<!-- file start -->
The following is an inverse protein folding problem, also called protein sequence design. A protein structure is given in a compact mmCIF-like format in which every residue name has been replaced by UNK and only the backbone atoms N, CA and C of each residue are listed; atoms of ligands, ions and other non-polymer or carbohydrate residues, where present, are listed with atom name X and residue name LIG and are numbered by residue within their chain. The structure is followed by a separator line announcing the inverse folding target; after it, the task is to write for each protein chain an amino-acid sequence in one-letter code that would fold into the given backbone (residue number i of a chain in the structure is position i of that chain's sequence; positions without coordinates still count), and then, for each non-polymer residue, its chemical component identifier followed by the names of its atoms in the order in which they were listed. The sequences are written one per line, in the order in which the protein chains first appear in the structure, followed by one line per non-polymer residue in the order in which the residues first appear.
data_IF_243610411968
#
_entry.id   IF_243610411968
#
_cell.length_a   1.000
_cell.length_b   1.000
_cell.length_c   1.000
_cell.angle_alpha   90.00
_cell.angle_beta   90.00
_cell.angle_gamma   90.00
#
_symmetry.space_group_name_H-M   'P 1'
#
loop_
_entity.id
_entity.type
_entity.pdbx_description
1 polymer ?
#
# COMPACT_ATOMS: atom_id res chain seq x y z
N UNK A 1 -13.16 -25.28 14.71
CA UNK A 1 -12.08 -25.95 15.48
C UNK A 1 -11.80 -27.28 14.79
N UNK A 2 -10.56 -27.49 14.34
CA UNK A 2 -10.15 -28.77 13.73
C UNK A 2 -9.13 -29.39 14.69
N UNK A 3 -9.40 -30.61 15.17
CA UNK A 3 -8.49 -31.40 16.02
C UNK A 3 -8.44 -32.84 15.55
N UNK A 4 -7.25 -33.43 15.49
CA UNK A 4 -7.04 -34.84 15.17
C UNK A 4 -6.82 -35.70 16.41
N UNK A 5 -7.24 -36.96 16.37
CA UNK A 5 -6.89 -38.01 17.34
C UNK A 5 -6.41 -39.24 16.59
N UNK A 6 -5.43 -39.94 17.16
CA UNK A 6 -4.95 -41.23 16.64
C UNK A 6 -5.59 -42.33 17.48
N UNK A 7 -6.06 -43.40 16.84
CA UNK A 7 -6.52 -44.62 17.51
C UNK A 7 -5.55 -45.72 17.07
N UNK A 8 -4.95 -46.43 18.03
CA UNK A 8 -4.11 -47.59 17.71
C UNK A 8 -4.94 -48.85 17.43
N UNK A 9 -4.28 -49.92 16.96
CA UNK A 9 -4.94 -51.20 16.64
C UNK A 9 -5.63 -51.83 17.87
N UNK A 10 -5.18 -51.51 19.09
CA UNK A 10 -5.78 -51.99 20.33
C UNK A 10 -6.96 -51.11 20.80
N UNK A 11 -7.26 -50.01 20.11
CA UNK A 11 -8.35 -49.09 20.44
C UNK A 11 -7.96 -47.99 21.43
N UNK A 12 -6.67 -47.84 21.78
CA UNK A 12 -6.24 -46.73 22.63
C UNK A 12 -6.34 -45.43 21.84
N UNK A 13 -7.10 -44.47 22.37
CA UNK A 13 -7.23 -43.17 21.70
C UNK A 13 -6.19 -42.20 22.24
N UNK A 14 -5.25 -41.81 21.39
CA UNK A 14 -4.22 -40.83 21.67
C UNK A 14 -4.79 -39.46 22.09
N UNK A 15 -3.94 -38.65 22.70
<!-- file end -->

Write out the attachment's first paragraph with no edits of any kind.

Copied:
The following is an inverse protein folding problem, also called protein sequence design. A protein structure is given in a compact mmCIF-like format in which every residue name has been replaced by UNK and only the backbone atoms N, CA and C of each residue are listed; atoms of ligands, ions and other non-polymer or carbohydrate residues, where present, are listed with atom name X and residue name LIG and are numbered by residue within their chain. The structure is followed by a separator line announcing the inverse folding target; after it, the task is to write for each protein chain an amino-acid sequence in one-letter code that would fold into the given backbone (residue number i of a chain in the structure is position i of that chain's sequence; positions without coordinates still count), and then, for each non-polymer residue, its chemical component identifier followed by the names of its atoms in the order in which they were listed. The sequences are written one per line, in the order in which the protein chains first appear in the structure, followed by one line per non-polymer residue in the order in which the residues first appear.